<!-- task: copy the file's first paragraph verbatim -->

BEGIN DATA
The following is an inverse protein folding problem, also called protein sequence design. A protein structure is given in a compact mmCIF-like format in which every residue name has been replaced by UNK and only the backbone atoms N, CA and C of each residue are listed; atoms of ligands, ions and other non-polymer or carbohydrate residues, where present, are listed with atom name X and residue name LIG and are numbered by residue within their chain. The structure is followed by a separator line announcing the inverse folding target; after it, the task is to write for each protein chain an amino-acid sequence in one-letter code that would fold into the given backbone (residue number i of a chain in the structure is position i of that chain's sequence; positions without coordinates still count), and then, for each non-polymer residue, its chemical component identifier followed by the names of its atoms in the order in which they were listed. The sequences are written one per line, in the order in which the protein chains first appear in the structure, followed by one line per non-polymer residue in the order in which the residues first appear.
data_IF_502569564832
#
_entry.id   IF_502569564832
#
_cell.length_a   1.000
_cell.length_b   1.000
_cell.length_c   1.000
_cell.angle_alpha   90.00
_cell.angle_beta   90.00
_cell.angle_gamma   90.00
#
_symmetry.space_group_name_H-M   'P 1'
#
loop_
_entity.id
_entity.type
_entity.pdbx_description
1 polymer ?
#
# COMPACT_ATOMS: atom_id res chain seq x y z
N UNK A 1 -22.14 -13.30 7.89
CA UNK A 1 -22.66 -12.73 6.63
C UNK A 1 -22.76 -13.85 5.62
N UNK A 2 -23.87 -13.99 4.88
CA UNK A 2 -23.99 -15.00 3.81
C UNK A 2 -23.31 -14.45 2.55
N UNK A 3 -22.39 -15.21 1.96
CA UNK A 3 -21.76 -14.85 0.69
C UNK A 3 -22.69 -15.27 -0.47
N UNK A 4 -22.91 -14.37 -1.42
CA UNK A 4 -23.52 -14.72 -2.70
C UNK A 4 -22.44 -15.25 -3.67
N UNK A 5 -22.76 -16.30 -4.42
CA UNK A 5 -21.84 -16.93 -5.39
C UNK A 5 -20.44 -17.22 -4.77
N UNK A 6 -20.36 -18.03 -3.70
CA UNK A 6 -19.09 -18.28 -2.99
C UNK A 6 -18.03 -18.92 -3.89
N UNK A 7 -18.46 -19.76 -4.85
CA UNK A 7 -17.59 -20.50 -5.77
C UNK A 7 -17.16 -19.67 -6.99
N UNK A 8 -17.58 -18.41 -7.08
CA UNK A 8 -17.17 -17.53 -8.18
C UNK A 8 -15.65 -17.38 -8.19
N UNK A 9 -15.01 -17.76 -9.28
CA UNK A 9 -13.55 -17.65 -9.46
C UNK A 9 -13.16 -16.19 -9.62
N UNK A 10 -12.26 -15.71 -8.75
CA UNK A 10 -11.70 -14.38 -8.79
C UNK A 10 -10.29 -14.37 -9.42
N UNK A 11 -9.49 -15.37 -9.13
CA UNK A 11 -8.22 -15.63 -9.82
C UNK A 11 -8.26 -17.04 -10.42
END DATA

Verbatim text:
The following is an inverse protein folding problem, also called protein sequence design. A protein structure is given in a compact mmCIF-like format in which every residue name has been replaced by UNK and only the backbone atoms N, CA and C of each residue are listed; atoms of ligands, ions and other non-polymer or carbohydrate residues, where present, are listed with atom name X and residue name LIG and are numbered by residue within their chain. The structure is followed by a separator line announcing the inverse folding target; after it, the task is to write for each protein chain an amino-acid sequence in one-letter code that would fold into the given backbone (residue number i of a chain in the structure is position i of that chain's sequence; positions without coordinates still count), and then, for each non-polymer residue, its chemical component identifier followed by the names of its atoms in the order in which they were listed. The sequences are written one per line, in the order in which the protein chains first appear in the structure, followed by one line per non-polymer residue in the order in which the residues first appear.